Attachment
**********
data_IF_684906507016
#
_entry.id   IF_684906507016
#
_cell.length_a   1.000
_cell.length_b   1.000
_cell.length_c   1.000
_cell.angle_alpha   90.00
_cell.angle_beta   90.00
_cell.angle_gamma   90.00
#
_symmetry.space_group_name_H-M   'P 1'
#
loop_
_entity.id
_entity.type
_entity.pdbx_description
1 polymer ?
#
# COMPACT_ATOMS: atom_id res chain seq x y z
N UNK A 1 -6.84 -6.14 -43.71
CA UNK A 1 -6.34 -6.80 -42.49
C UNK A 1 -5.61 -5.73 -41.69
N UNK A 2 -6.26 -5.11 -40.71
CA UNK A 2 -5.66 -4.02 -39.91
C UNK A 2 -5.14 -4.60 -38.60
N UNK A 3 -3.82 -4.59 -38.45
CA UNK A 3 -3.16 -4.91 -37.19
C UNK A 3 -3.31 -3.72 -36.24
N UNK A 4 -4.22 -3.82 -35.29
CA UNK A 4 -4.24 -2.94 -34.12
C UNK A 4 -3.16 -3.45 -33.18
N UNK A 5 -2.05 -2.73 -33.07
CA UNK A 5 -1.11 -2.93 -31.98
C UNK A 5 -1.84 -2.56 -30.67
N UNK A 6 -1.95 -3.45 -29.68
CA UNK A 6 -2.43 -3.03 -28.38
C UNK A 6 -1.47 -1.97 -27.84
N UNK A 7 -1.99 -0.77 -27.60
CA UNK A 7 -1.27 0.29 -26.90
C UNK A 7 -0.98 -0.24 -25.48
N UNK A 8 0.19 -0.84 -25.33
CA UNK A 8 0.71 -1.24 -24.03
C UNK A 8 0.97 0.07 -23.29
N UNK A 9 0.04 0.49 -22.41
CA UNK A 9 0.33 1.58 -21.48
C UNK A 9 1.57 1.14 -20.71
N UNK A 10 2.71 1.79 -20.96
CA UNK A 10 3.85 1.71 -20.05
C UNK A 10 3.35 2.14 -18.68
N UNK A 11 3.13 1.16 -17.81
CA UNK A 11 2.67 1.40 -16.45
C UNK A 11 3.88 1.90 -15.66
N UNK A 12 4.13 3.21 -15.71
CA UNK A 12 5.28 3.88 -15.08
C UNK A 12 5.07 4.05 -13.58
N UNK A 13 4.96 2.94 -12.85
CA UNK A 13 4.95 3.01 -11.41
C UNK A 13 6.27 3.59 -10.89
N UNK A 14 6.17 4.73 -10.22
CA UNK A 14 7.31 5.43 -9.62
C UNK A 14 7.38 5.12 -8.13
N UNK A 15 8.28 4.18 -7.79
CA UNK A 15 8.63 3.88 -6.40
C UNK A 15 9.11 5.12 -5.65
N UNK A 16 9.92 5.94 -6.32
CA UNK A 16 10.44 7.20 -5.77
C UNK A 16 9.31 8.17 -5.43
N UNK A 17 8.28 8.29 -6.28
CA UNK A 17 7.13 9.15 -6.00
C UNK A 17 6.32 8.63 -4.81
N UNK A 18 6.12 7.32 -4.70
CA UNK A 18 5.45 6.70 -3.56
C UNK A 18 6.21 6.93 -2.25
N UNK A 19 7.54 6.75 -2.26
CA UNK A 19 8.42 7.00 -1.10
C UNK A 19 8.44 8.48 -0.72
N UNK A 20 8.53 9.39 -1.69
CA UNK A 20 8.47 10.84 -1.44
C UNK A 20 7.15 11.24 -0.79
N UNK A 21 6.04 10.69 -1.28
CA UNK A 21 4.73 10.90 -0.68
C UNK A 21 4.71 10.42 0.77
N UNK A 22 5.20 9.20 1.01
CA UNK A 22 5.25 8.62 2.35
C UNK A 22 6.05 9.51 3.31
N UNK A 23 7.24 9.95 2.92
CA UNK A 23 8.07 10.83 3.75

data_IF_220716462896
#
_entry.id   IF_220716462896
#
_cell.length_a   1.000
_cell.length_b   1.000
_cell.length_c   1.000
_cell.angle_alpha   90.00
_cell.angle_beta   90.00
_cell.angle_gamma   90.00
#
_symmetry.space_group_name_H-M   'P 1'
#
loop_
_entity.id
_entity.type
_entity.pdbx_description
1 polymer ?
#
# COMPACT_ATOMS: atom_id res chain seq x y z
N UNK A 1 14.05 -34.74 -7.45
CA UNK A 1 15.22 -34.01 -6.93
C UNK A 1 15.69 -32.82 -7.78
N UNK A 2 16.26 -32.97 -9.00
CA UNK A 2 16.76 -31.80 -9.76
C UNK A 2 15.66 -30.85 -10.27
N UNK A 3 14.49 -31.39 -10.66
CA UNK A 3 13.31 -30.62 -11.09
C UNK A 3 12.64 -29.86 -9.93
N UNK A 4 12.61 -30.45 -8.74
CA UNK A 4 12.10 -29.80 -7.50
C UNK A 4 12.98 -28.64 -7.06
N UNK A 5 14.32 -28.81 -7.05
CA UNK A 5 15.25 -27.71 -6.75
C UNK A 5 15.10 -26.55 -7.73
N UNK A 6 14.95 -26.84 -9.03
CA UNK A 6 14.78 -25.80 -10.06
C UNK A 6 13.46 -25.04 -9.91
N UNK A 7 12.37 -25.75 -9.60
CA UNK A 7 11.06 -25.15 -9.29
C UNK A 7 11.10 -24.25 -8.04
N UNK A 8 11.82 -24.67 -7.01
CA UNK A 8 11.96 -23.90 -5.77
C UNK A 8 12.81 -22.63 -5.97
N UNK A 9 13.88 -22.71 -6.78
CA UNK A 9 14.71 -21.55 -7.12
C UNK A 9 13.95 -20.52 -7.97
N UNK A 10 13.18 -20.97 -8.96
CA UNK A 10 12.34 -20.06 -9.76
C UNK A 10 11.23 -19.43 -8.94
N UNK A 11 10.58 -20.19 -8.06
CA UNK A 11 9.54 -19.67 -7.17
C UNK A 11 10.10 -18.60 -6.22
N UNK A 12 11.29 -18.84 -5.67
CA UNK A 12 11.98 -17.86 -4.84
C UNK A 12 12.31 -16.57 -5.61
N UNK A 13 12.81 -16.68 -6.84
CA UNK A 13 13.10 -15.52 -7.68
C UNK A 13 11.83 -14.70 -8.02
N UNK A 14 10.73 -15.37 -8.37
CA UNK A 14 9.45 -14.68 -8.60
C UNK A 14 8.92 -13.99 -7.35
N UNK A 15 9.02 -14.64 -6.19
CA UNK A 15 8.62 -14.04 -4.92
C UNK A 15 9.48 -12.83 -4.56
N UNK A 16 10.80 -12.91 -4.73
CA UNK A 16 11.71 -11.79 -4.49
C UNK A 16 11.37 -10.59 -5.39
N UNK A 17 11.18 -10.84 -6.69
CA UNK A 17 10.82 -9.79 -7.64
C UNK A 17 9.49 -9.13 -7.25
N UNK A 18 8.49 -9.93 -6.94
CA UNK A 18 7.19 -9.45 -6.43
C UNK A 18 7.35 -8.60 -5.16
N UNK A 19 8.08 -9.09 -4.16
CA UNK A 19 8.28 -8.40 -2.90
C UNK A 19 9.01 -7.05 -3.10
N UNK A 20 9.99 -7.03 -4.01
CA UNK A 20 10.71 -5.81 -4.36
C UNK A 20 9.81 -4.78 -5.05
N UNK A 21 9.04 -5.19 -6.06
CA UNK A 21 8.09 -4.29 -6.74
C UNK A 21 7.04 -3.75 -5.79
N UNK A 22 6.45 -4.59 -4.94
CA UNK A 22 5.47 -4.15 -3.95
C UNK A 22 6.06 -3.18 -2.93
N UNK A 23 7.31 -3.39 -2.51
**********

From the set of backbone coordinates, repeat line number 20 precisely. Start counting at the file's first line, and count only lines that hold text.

# COMPACT_ATOMS: atom_id res chain seq x y z